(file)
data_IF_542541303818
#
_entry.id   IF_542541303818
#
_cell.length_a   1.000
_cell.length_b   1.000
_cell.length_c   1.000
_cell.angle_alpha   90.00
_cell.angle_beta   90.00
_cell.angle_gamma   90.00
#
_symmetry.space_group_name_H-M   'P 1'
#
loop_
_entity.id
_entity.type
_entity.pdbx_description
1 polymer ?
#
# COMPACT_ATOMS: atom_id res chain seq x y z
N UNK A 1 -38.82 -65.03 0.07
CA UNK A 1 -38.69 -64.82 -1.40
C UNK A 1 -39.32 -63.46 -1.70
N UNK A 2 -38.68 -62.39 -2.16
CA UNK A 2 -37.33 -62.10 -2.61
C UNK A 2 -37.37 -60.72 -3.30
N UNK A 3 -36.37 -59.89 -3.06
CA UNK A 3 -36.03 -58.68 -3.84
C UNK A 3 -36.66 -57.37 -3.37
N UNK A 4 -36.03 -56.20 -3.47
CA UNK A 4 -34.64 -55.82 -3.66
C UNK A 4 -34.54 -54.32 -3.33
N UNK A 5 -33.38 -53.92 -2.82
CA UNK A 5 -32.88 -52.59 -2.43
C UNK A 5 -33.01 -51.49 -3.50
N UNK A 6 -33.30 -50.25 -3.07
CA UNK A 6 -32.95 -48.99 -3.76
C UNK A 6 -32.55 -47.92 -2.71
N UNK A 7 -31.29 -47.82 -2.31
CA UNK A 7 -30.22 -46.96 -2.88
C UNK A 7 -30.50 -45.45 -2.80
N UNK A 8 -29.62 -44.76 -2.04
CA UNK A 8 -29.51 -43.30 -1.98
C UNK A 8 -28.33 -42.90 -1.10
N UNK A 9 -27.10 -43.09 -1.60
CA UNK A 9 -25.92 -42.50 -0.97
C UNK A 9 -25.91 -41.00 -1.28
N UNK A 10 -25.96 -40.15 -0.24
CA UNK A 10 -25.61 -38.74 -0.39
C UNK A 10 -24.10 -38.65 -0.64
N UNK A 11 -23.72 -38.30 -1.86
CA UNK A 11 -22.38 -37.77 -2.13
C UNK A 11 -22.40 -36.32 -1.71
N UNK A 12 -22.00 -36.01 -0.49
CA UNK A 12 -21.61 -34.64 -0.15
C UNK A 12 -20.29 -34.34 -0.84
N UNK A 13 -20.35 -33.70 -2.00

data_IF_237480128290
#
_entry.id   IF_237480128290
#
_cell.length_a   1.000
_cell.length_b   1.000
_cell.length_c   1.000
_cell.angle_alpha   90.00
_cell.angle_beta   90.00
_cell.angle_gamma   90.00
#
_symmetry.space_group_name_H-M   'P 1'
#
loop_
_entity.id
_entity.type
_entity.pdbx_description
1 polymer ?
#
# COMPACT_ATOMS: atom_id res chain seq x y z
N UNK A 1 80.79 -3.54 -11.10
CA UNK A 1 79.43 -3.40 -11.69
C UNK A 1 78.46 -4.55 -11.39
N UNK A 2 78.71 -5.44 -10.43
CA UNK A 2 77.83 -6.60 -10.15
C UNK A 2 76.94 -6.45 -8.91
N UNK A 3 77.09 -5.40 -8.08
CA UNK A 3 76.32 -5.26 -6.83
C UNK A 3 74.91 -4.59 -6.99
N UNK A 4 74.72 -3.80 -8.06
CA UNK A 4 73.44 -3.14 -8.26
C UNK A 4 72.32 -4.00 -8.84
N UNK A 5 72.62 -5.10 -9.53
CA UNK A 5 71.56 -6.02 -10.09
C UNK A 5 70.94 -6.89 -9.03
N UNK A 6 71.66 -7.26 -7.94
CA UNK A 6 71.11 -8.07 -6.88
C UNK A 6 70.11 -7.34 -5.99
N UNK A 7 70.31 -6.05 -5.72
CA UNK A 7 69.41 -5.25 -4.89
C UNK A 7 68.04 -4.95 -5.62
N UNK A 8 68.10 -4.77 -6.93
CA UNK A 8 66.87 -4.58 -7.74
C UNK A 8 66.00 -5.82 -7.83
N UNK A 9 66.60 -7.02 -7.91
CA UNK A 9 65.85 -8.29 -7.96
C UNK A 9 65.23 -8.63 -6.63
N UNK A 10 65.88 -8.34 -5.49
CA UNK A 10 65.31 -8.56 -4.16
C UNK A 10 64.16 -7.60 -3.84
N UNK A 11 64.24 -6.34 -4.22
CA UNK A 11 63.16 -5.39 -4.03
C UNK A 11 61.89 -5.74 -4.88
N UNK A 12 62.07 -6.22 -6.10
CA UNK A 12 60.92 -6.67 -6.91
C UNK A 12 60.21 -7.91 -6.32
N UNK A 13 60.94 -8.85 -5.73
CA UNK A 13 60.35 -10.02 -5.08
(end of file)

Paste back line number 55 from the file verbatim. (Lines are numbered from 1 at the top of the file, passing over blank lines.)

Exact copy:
CA UNK A 12 -21.61 -34.64 -0.15